It's taken me a while to figure out how to configure the Qunexus in order to get some reasonable control over keyboard velocity.
I've found the following process to work fairly well
1. Reset all the key gains to normal
2. Set the note gain to 1.00, curve=linear, and set min = 0, max = 127 and offset = 20
3. Set the overall sensitivity to 0.75, on threshold = 2, off threshold = 1
Now try a patch (like a piano) with a reasonably wide dynamic range where you can also hear the timbre change with velocity. You should find the keyboard fairly controllable. The trick here is the offset value which ensures that a minimum velocity is obtained from light touches. Without this, I found the keyboard almost impossible to control accurately, with missing notes regularly occurring. A real physical keyboard actually has a minimum velocity, anyway, so this is a good compromise.
A few notes may now be under or over-sensitive. Try correcting this with the individual key gain settings but be prepared for disappointment. Some keys, particularly under-sensitive ones, simply can't be corrected for.
But don't worry. I know how to resolve this, though it will require some more work with a Reaper JS plugin. This will allow under-sensitive notes to be scaled appropriately to resolve the issue. I'll post some code and instructions shortly.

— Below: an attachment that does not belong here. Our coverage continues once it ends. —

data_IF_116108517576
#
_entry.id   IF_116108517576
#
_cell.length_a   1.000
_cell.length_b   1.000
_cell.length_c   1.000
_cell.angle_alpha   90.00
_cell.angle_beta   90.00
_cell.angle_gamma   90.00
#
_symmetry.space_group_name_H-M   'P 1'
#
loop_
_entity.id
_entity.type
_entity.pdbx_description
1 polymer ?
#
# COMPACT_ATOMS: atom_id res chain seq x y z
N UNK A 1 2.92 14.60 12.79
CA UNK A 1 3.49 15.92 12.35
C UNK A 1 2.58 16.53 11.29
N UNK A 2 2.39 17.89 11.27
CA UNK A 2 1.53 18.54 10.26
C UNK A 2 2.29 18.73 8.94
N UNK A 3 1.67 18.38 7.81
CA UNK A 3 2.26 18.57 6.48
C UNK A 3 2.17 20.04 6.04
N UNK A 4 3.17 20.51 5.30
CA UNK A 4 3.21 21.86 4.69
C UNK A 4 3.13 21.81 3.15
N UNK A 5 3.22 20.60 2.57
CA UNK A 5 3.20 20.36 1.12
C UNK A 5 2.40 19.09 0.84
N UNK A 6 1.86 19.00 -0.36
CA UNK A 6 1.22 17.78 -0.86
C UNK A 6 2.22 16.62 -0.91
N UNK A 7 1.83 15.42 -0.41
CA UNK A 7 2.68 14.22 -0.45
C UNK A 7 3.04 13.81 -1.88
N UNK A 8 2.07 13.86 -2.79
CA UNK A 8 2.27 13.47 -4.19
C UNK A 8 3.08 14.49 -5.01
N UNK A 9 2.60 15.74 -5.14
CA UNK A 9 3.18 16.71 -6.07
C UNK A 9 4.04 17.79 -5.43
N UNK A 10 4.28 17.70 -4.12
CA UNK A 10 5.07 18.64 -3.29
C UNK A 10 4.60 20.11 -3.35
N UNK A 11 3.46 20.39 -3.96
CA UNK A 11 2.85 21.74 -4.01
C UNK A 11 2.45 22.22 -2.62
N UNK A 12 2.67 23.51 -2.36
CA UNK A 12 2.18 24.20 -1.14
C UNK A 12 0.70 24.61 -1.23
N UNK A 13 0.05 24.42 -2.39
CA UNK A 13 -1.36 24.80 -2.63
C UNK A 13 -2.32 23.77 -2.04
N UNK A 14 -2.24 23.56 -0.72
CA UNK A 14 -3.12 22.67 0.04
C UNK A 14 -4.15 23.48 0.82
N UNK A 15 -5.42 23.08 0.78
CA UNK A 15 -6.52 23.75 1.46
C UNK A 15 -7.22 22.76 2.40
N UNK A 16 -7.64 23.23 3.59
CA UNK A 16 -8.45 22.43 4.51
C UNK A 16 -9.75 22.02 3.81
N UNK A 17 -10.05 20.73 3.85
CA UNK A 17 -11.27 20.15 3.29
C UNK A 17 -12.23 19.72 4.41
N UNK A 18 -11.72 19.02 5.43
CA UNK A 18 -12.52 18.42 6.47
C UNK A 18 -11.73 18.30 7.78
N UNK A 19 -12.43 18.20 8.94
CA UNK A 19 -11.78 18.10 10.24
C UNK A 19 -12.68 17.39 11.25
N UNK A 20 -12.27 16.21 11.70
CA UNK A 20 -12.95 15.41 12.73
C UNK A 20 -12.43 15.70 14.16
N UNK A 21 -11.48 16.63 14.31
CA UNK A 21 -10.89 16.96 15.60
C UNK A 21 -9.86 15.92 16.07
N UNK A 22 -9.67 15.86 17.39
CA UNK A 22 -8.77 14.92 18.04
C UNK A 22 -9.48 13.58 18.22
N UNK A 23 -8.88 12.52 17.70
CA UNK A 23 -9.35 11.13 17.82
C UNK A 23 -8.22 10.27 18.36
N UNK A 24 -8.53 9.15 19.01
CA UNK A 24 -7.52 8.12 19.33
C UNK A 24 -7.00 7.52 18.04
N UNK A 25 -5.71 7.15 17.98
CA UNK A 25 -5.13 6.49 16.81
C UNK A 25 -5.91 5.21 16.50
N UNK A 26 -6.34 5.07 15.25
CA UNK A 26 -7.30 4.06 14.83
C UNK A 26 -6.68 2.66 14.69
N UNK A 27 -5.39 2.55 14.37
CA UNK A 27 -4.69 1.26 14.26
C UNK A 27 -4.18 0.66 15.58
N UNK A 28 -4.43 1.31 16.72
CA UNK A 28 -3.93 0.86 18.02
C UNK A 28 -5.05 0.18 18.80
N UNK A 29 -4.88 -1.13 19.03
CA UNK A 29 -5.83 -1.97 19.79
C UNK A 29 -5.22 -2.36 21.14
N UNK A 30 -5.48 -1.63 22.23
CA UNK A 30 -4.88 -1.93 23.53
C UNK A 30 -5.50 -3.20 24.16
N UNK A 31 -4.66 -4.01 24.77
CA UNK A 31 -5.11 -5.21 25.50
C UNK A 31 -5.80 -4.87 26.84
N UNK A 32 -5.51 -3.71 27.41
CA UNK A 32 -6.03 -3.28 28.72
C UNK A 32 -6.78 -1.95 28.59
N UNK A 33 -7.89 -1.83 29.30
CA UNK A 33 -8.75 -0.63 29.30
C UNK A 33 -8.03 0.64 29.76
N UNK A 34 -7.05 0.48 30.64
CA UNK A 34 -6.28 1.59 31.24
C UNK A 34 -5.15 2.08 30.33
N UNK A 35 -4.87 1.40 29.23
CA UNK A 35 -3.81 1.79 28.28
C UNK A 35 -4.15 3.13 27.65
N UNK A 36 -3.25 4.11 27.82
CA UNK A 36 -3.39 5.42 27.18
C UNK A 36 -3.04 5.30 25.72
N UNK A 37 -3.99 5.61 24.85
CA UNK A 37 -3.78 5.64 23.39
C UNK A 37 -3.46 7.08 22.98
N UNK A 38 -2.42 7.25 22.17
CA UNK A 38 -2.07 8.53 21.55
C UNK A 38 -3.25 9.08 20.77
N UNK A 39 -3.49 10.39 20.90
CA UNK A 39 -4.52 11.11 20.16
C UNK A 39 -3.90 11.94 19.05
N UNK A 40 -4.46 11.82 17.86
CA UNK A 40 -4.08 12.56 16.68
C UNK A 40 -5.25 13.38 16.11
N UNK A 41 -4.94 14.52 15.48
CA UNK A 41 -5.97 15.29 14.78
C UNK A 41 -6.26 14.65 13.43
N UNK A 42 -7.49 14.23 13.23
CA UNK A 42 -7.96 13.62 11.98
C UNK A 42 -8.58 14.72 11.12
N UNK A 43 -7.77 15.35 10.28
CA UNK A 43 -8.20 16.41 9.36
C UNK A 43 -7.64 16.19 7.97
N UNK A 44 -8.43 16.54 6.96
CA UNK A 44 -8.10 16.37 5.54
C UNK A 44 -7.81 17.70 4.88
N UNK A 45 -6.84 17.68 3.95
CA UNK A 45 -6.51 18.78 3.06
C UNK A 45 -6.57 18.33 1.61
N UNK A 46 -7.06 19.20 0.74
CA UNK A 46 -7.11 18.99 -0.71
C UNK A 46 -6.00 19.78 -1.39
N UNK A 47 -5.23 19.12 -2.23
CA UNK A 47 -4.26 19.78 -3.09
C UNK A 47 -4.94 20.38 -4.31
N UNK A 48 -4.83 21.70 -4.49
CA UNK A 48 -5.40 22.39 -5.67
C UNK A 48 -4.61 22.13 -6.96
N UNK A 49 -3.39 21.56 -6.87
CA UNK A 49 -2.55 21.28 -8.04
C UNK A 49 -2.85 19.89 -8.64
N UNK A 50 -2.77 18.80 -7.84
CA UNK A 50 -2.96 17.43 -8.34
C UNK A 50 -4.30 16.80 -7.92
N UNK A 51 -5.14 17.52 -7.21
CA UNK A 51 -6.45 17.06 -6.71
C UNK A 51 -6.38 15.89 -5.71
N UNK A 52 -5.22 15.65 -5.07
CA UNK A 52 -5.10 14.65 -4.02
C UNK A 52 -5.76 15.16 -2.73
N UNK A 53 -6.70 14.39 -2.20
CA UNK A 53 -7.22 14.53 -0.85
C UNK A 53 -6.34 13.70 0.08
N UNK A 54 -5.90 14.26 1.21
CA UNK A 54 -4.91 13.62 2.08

Once I've gotten all the quirks resolved, I intend to propose to KMI that some kind of VST plugin to process MIDI events from the Qunexus might be the easiest way to resolve some of the current issues. (since many of you, of course, will be using other hosts than Reaper, where the problems are so easily fixable).
In addition, I'm hoping I can persuade the engineers to produce a version of the firmware where the initial tilt timeout is either disabled or minimised. At present this delay seriously compromises the use of keyboard tilt for bend or modulation, because the delay is so long in musical terms. I appreciate it was added to attempt to mitigate the tilt control problems that the engineers must have seen during product development, but the flaw lies in the algorithms chosen, not the hardware, so with the changes I've implemented, the delay is no longer required and if eliminated will allow a lot more flexibility in playing styles.